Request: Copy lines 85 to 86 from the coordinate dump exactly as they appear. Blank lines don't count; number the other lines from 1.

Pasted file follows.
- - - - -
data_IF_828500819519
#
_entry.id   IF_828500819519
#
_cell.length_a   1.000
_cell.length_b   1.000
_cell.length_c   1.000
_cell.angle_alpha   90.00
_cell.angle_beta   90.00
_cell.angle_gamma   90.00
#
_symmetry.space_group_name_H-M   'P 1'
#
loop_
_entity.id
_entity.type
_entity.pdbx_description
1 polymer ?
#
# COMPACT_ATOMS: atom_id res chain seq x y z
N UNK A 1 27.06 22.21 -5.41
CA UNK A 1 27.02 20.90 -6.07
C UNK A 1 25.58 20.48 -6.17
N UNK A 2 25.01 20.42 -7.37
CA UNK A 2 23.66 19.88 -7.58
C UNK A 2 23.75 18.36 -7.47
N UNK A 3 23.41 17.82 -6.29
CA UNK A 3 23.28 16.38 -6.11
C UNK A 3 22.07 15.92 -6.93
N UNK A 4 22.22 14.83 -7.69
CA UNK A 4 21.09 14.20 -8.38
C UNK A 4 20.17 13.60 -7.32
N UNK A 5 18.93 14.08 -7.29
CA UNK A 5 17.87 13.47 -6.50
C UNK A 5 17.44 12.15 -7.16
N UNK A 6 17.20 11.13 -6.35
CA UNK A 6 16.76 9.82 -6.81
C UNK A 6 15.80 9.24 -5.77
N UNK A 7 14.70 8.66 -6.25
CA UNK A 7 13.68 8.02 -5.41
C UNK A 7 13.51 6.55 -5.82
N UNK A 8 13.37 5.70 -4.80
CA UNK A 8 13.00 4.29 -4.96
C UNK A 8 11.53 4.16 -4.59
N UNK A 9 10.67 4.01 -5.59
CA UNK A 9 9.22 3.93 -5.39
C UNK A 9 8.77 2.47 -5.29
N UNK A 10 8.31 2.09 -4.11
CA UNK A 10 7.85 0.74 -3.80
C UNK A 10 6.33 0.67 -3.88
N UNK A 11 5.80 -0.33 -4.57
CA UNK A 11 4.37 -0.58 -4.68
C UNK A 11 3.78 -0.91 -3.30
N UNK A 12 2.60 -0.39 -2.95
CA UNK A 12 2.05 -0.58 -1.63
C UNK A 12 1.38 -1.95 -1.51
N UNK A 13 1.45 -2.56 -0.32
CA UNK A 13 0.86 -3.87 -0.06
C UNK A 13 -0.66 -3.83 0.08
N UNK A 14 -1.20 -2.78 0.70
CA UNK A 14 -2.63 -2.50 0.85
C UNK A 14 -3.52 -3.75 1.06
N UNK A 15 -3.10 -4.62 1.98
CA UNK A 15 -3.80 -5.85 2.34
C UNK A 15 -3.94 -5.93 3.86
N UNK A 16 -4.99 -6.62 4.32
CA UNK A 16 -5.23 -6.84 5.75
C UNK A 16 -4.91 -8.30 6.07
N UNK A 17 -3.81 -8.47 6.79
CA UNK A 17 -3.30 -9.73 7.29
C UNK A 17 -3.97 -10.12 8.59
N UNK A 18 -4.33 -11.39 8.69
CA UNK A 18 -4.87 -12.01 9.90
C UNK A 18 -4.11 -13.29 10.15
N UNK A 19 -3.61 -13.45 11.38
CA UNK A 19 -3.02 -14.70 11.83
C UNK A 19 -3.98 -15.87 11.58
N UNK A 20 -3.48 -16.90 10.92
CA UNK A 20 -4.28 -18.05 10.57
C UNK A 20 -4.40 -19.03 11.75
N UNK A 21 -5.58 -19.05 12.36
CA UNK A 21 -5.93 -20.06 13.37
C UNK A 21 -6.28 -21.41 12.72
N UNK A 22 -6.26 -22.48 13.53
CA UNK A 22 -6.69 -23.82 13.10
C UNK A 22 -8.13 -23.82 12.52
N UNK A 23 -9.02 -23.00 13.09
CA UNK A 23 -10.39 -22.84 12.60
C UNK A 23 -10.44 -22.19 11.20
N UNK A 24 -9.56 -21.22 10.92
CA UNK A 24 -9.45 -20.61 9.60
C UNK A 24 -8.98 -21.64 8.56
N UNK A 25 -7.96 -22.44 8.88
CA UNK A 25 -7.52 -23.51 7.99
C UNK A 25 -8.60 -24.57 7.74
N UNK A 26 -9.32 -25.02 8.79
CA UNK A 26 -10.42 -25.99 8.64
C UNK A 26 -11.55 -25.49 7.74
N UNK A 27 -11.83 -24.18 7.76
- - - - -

CA UNK A 22 -6.69 -23.82 13.10
C UNK A 22 -8.13 -23.82 12.52